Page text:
But hey, those guys are amateurs. They are certainly not “Canada’s home for hard news and straight talk”, a network that is “unwavering in their commitment to uncover the real stories impacting the lives of everyday working people and their families“.

So when Sun News wants to cover a citizenship ceremony, what ends up happening? The minister’s office sends down the orders to put together a ceremony at the Sun studios (not where Elvis and Jerry Lee hung out, sadly), and when they have trouble putting together enough warm bodies to make the ceremony look legit… the ceremony gets faked, with public servants posing as new Canadians. Here’s the video, in all its cringeworthy glory. Keep in mind as you watch it, that six of these people are not “new Canadians.” They are federal employees.

I’m guessing the two small people on the end aren’t the public servants. They appear to be children, although in this topsy-turvy world who can tell? Here’s the story as reported in the Globe and Mail, obtained through Access to Information requests by the Canadian Press.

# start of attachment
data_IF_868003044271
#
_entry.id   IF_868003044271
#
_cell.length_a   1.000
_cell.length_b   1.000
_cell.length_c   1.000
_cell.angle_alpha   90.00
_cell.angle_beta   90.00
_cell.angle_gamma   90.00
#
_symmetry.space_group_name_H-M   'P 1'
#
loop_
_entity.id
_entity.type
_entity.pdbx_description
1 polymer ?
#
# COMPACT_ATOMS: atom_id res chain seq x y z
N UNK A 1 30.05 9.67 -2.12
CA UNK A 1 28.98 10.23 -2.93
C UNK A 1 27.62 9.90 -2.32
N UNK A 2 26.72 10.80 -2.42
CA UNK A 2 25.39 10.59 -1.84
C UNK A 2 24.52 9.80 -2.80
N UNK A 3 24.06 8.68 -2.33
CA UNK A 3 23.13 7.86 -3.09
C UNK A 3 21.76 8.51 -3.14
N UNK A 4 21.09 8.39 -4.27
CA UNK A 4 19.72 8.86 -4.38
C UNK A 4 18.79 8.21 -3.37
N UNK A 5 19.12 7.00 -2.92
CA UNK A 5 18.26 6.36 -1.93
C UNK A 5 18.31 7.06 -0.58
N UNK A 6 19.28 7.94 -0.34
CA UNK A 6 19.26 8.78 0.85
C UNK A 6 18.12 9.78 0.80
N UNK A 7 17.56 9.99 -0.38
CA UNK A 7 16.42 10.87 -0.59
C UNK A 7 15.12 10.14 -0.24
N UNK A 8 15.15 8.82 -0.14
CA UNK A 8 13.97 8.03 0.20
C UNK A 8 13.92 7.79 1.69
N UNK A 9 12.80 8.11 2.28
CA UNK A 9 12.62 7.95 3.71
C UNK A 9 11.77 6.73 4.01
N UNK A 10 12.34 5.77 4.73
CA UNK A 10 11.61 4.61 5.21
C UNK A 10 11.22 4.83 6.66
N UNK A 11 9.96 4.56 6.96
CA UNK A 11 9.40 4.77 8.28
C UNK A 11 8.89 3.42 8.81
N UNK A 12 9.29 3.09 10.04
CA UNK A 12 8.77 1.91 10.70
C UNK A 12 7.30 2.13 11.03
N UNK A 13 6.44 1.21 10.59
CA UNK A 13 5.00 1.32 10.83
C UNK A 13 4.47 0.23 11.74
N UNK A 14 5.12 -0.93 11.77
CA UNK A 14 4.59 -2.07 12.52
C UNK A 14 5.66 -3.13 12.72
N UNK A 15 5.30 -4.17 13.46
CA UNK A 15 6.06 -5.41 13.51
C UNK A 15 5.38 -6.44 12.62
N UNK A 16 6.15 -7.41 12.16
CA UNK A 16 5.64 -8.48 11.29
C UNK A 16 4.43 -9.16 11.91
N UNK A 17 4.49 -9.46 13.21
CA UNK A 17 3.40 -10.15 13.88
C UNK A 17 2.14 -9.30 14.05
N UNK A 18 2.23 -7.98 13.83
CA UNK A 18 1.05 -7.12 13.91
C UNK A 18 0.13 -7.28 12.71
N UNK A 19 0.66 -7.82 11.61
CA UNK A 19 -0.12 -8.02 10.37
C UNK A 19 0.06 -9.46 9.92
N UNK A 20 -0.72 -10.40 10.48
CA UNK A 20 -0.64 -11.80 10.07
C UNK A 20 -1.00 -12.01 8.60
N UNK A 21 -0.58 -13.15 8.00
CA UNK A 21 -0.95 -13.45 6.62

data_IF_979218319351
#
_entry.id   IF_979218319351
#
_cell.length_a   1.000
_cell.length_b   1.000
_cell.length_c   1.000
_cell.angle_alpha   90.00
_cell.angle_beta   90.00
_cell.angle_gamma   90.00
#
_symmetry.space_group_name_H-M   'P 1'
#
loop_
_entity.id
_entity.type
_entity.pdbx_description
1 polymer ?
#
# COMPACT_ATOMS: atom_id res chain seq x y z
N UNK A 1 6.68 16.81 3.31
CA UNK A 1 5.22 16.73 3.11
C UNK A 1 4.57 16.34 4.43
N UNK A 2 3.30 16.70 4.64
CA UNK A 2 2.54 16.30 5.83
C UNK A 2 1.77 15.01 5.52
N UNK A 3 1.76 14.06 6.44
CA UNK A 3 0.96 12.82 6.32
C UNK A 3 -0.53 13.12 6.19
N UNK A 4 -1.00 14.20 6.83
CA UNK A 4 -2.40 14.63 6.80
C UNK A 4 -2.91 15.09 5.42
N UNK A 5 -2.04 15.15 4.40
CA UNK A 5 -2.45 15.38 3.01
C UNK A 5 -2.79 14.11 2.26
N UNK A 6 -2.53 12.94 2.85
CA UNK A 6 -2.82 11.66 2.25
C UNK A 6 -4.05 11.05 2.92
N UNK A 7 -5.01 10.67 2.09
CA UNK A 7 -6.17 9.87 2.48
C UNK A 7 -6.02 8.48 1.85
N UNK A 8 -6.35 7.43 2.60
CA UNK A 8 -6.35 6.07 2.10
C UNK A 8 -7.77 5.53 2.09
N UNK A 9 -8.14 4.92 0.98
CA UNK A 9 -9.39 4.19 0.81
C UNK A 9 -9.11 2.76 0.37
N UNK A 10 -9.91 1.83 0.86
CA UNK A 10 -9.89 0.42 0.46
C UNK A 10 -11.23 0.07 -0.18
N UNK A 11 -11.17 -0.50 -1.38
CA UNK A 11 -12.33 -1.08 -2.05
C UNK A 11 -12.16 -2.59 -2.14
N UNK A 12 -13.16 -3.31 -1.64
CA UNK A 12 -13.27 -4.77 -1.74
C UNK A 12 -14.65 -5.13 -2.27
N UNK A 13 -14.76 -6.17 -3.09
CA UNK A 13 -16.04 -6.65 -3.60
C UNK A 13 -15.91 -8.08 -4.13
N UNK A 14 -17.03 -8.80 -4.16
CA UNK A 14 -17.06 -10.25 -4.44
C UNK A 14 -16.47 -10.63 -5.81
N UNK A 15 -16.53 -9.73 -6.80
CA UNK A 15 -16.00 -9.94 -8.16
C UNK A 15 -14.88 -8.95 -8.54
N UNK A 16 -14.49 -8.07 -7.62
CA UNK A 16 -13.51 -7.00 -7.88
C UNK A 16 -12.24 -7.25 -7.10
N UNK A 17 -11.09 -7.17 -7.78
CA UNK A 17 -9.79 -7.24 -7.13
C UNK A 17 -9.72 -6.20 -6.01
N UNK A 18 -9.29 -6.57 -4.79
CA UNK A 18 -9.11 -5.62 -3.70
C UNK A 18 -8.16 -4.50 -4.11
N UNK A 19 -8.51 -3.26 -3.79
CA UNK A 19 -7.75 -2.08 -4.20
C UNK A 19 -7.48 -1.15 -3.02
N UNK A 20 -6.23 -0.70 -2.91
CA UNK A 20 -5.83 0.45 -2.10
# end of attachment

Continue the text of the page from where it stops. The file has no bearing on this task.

The story’s money quote:

When a bureaucrat sent Sun News a list of possible citizenship ceremonies to cover in Ontario, a network employee suggested another scenario. “Let’s do it. We can fake the Oath,” reads an email from a email address, the name blacked out of the document.

I suppose I should draw the lessons, although I can’t imagine I have to:

  • Journalists shouldn’t create pseudo events or cover them as real events.
  • Public servants should have more integrity.
  • Hard news and straight talk don’t mix well with “Fake the Oath.”

Let’s all be a bit better than this.


The political appointee Candice Malcom appeared on Sun News today to apologize for the event. Sun News host Pat Bolland claimed that they knew nothing of the fakery. For what it’s worth, I never would have suggested the strategy followed in the wake of this muffup. Here’s the video:

UPDATE 2: Sun News Network’s David Akin weighs in with his take on the event.


Looking forward to 2012

So it is New Year’s Eve2  (New Year’s Eve Eve, that is) and the time for all bloggers to either post a “best of whatever”  or a look-forward list.

I am of the opinion that Mark Blevis is on to something when he talks about someone aggregating all the best of, top 10, etc. lists that people create, so you can save time and read the “best of the best of” and save time.  But it won’t be me.